Norwich – Pykerell’s House

I’ve managed to walk by this building on Rosemary Road, off St. Mary’s Plain, on probably hundreds of occasions and I’ve failed to realise that it’s one of the oldest inhabited residences in Norwich. It’s also one of only six thatched buildings still remaining in Norwich and much more lies behind this frontage that might initially be thought.

A plaque on the wall, placed there by the Norfolk Archaeological Trust. It reads:

“In this 15th century house, Pilgrim’s Hall and latterly Old Rosemary Tavern, lived Thomas Pykerell, mercer and thrice Mayor of Norwich in 1525, 1533 and 1538”.

I’d add that there’s a comprehensive set of old photos and a plan of the building that was prepared by George Plunkett and it’s in the Rosemary Lane section of that web-page. He quotes the Rev JF Williams who wrote in the Archaeological Journal in 1949:

“This is the southern part of a late 15th century merchant’s house, which seems originally to have had a further extension to the north. In the centre of what remains is a small open hall (20 feet by 16 feet) with a fine open roof of tie-beam and queen-post construction. There was a bay-window recess on either side, the moulded rear arch of that on the north side still intact, while considerable indications of that on the south side remain. In the spandrels of the arches were four shields, now blank, but which once bore (Kirkpatrick’s Notes) the arms of Pykerell with his merchant’s mark, together with the arms of Norwich City and of the Mercers’ Company. At the lower (eastern) end of the hall is the original stud-partition wall, which still retains the framework of three doors, leading to pantry, buttery and cellar. The kitchen (now no longer in existence) was probably further to the north, on the site now covered by a later building, and reached from the hall by passing through a courtyard. Early in the 16th century this end of the house seems to have been reconditioned. At the further west end is the former parlour with its large fire-place having moulded brick jambs. This room seems to have been reached by a lobby off the northern bay-window recess, in the west wall of which the top of a door-frame survives. Over this parlour is a large upper room originally reached by a separate staircase. Early in the 17th century a floor was inserted in the hall, and windows to light the upper part were made in the south wall.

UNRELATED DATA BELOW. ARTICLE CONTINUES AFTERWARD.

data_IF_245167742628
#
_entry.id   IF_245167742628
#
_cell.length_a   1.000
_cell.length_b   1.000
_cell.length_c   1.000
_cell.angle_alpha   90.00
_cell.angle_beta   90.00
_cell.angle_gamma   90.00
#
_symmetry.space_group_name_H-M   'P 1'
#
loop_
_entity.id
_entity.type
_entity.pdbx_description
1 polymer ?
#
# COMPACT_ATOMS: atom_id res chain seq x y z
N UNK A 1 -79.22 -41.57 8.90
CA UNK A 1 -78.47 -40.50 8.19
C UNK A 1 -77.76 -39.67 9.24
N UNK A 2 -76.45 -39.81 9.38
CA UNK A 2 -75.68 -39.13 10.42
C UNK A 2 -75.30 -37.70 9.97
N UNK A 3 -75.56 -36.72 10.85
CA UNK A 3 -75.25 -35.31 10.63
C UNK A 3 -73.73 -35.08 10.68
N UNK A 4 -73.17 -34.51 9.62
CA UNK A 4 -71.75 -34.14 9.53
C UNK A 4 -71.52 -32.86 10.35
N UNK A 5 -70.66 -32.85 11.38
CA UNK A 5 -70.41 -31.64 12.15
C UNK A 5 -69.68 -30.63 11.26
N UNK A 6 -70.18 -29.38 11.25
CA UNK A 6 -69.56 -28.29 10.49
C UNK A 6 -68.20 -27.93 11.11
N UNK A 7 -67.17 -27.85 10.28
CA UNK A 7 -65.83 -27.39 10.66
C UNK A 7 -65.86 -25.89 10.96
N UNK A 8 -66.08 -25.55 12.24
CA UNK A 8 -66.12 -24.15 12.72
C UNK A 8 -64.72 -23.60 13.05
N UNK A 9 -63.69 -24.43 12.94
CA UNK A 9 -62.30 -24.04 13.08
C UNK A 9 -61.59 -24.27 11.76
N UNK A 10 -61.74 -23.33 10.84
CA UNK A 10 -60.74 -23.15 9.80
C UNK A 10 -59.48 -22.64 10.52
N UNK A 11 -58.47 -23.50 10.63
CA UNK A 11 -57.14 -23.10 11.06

The house was apparently first known as Pilgrims’ Hall, but it seems undoubtedly to have been built and inhabited by Thomas Pykerell, mercer, who was three times Mayor of Norwich, in 1525, 1533 and 1538. In the 19th century it became a licensed house and was known as the Rosemary Tavern. It so continued until 1931, when it was included in a slum-clearance scheme, but being bought by the Norfolk Archaeological Trust, its present owners, it was reconditioned and so saved from destruction. In the 1942 blitz the thatch was entirely burnt off and much damage was done to the building. It was saved by the Ancient Monuments Division of the Ministry of Works, who prevented demolition and did such first-aid repairs as were possible at the time, but for six years it remained empty and in a semi-ruinous condition. It has lately again been reconditioned and is now one of the oldest inhabited houses in Norwich.”

In the 1880s, the building was in use as the Rosemary Tavern and it had been a licensed premises since the 1830s and was also in use as a shop. During the attempt to reduce the number of licensed premises in the city in the early twentieth century, the Tavern’s license was lost and it closed as a pub in 1908.

As suggested by Williams, this building is indeed a remarkable survivor, although it does feel a little out of place given the buildings around it today. That it nearly fell to slum clearance is testament to how many historic structures in Norwich were lost at that time, and ironically some would today be considered as quite desirable residences with a little (well, quite a lot of) repair.

The damage done to the structure in the 1942 Blitz was substantial, the thatch went and most of the roof structure was very badly damaged. There must have been moments when the building, having just survived slum clearance, was seriously threatened. So, as the heritage record notes, there is much modern about this building because of the war damage that needed repairing, but it still retains its historic core. It’s a shame it’s not a pub still though, I imagine it might have looked a little like the Lattice House in King’s Lynn which shares a similar construction date and original usage.